This book explores Nigeria’s progress towards achieving the Sustainable Development Goals, presenting key country-specific lessons, as well as providing innovative solutions and practices which are transferrable to other emerging economies. Despite all of Nigeria’s potential, and substantial oil revenues, poverty remains widespread and the country faces many challenges. The contributors to this book provide comparative historical and contemporary analysis of the main challenges for achieving progress in the SDGs, and make recommendations for the most effectives ways of developing, adopting, disseminating and scaling them. Starting with the conceptualisation and evolution of the SDGs, the book goes on to consider the goal on ending poverty, and the urgent need to combat climate change and its impacts. The book also reflects on the role of business and taxation, and the cultural and societal dimensions of the SDGs, including education, gender, and the role of the church. Overall, the book focuses on knowledge/implementation gaps and the role of collaborative partnerships and disruptive technologies in implementing the framework in general. This book will be of interest to scholars, policy makers and practitioners of sustainable development and African studies, as well as those with a particular interest in Nigeria.
    • Pre-colonial legal system in Africa: an assessment of indigenous laws of Benin kingdom before 1897

      Ojo, Idahosa Osagie; Ekhator, Eghosa; University of Derby; University of Leeds (State University of New York, 2020)
      There were salient novelties in the legal system of the Benin Kingdom and other areas in pre-colonial Africa that promoted justice, peace, and order among people and communities. Special provisions such as collective responsibility in legal personality, the law of primogeniture, the fusion of laws and religion in theory and practice, and the recognition of societal status and political position in legal proceedings amongst other legal concepts were incorporated into the body of laws in Benin. Previous intellectual efforts center on the political, economic, and social aspects of history, largely neglecting these legal dynamics and other vital areas of the kingdom's organization. Hence, this study analyzes indigenous legal concepts in the Benin Kingdom using several varieties of primary and secondary sources. It contends that Benin, like other African societies, developed practical and useful legal concepts that helped in the consolidation of peace and harmony throughout its length and breadth, and that these indigenous Benin legal concepts were in force till 1897.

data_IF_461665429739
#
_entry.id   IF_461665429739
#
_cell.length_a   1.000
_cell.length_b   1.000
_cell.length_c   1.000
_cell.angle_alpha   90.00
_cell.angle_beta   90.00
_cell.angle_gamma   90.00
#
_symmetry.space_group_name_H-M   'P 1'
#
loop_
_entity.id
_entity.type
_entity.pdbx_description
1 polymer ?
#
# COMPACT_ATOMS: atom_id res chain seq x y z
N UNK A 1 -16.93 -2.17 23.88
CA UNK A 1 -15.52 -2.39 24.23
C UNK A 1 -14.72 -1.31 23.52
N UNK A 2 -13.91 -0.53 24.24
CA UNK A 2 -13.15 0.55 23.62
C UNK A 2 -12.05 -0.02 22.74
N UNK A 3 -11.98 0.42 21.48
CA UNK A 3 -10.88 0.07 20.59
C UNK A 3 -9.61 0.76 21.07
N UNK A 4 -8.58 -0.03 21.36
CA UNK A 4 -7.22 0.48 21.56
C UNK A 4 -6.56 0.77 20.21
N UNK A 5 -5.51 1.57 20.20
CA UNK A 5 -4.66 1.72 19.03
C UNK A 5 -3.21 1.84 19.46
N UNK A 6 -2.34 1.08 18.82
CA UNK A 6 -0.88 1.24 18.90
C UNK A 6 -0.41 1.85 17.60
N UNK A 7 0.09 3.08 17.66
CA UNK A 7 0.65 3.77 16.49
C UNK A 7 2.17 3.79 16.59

• Regional Economic Communities as the Building Blocs of the African Continental Free Trade Area Agreement

      Ajibo, Collins .C; Nwankwo, Chidebe .M; Ekhator, Eghosa; University of Nigeria; University of Derby (MARVIS BV, 2021-06-16)
      The African Continental Free Trade Area Agreement (AfCFTA) recognises the Regional Economic Communities (RECs) as the building blocs for continent-wide integration in line with the historical efforts reflected in the Lagos Action Plan of 1980 and the transitional plan of the African Union (AU) articulated in the 1991 Abuja Treaty establishing the African Economic Community (Abuja Treaty). The AfCFTA enjoins State Parties that are members of other RECs, which have attained among themselves higher levels of elimination of customs duties and trade barriers than those provided for under the Protocol, to continue maintaining this, and where possible improve upon, existing higher levels of trade liberalisation among themselves. While RECs are fundamental to the African integration experience and are considered the building blocs of AfCFTA, several challenges may emerge. This paper examines the prospects and challenges of RECs under the recently established AfCFTA regime.
    • Sustainable Development and the African Union Legal Order

      Ekhator, Eghosa; University of Derby (Oxford University Press, 2021-10-21)
      Sustainable development has been at the centre of discourse in the African Union (AU) and its Member States in recent times. Over time, the AU has developed mechanisms on sustainable development including conventions and different policies and programmes. This chapter critically analyses these mechanisms and their possible implications on the development of sustainable development norms in Africa. This chapter argues that the various AU treaties on the environment and initiatives on sustainable development are an integral part of the emergent AU legal order on the continent. This chapter discusses the utility of the African Charter on Human and People’s Right and Agenda 2063 as integral aspects of sustainable development under the AU and hence contributing to the emergent AU legal order. This chapter focuses on the contribution of the African Charter and Agenda 2063 to the development of sustainable development norms under the AU’s framework.
    • Women and access to environmental justice in Nigeria

      Ekhator, Eghosa; University of Derby (Institute for African Women in Law, 2020-10)